Wednesday, March 03, 2004

Every review I've read and heard about Mel Gibson's film The Passion of the Christ centers on its nearly unspeakable violence, which goes on--quite literally, some reports have it--ad nauseum. If Christ was truly paying for the sins of all humanity for all time, the logic goes, his suffering would have to be extreme. But I wonder if the typical Passion viewer will intellectualize it that far.

I forget where I read it, but a writer noted recently that pornography acts like a drug--once you take it, you can no longer use your intellect to control how it affects you. Violence, it occurs to me, can have a similar effect. Even though we'd rather not admit it, we have an uncontrollable curiosity about how much cruelty humans can inflict, and how much some people can stand.

I'm a dedicated viewer of Fox's 24, a series that has taken televised violence to new heights. Every time Fox precedes an episode with a graphic violence warning, I have two simultaneous reactions--"Uh oh, they're going to show something awful," and "Ooh, I wonder what it's going to be?" My wife often turns away from whatever it is. I watch because I want to know what happens--but I sometimes feel afterward like I've seen something I shouldn't. Seeing things you shouldn't can provide an enticing sizzle, like listening to your buttoned-up neighbors make love through the apartment wall. But I'm talking here about something darker, something that diminishes one's humanity by having participated in it, if only by watching.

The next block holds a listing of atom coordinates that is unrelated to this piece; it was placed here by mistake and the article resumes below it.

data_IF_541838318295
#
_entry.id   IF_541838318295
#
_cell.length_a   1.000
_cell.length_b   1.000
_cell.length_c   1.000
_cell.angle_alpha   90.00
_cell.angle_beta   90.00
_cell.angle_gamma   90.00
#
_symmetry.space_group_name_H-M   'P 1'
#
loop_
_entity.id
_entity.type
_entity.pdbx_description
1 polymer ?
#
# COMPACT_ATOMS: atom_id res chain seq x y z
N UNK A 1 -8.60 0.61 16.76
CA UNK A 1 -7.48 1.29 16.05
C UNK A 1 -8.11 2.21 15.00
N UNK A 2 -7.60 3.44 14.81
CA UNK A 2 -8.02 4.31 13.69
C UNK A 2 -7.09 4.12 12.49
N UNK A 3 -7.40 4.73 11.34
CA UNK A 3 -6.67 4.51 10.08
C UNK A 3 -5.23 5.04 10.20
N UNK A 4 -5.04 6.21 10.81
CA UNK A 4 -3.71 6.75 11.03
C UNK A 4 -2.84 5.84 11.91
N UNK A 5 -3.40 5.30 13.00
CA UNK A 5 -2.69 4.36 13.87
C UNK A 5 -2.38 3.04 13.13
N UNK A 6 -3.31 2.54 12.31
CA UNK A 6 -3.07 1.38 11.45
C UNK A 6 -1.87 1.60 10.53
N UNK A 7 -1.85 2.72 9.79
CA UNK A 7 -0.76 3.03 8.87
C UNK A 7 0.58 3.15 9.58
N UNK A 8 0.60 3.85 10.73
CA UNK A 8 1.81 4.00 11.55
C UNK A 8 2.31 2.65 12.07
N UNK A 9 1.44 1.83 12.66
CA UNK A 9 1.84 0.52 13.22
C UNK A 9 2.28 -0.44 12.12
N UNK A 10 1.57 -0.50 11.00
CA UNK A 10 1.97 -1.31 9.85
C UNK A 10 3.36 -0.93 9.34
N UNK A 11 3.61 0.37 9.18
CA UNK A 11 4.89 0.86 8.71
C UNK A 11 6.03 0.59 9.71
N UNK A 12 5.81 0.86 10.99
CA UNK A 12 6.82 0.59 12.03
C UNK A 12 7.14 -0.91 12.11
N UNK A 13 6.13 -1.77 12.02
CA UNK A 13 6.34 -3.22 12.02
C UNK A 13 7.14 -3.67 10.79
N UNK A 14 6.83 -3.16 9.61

As a former teenage boy, I can remember the typical teenage-boy reaction to violence. When we saw a car blowing up in a movie, or an animal run over on the highway, we'd often say it was really cool, or we'd laugh--and never mind the pain and suffering that might have occurred as a result of the violent event. You can argue that laughter inspired by violence has nervous roots, but you can also argue that it's just an expression of pleasure--that we enjoy watching things get blown up or run over, or worse. So maybe some people will go to The Passion of the Christ just to witness the violence. The message Gibson intended the film and its violence to carry will zoom straight over their heads. That the dialogue is mostly in Latin and Aramaic won't matter a bit, because the language of violence is universal.

Others who see the film will excuse the violence as necessary to the film's message. It may increase their appreciation for Christ's sacrifice, which was certainly Gibson's goal. But given the unintended consequences of viewing extreme violence, it could have a desensitizing effect, too--the next time they witness a violent act either on-screen or in real life, it may not be so bad because they will have seen worse.

In the end, most people watch movies because they want to enjoy the experience. "Enjoyment" won't mean the same thing every time--I enjoyed Cold Mountain in a way entirely different from the way I enjoyed Animal House the last time I saw it. But I can't imagine finding any sort of "enjoyment" in The Passion of the Christ beyond an involuntary, almost prurient interest in its violence that makes me ashamed of myself. So I'll skip it.

This page is powered by Blogger. Isn't yours?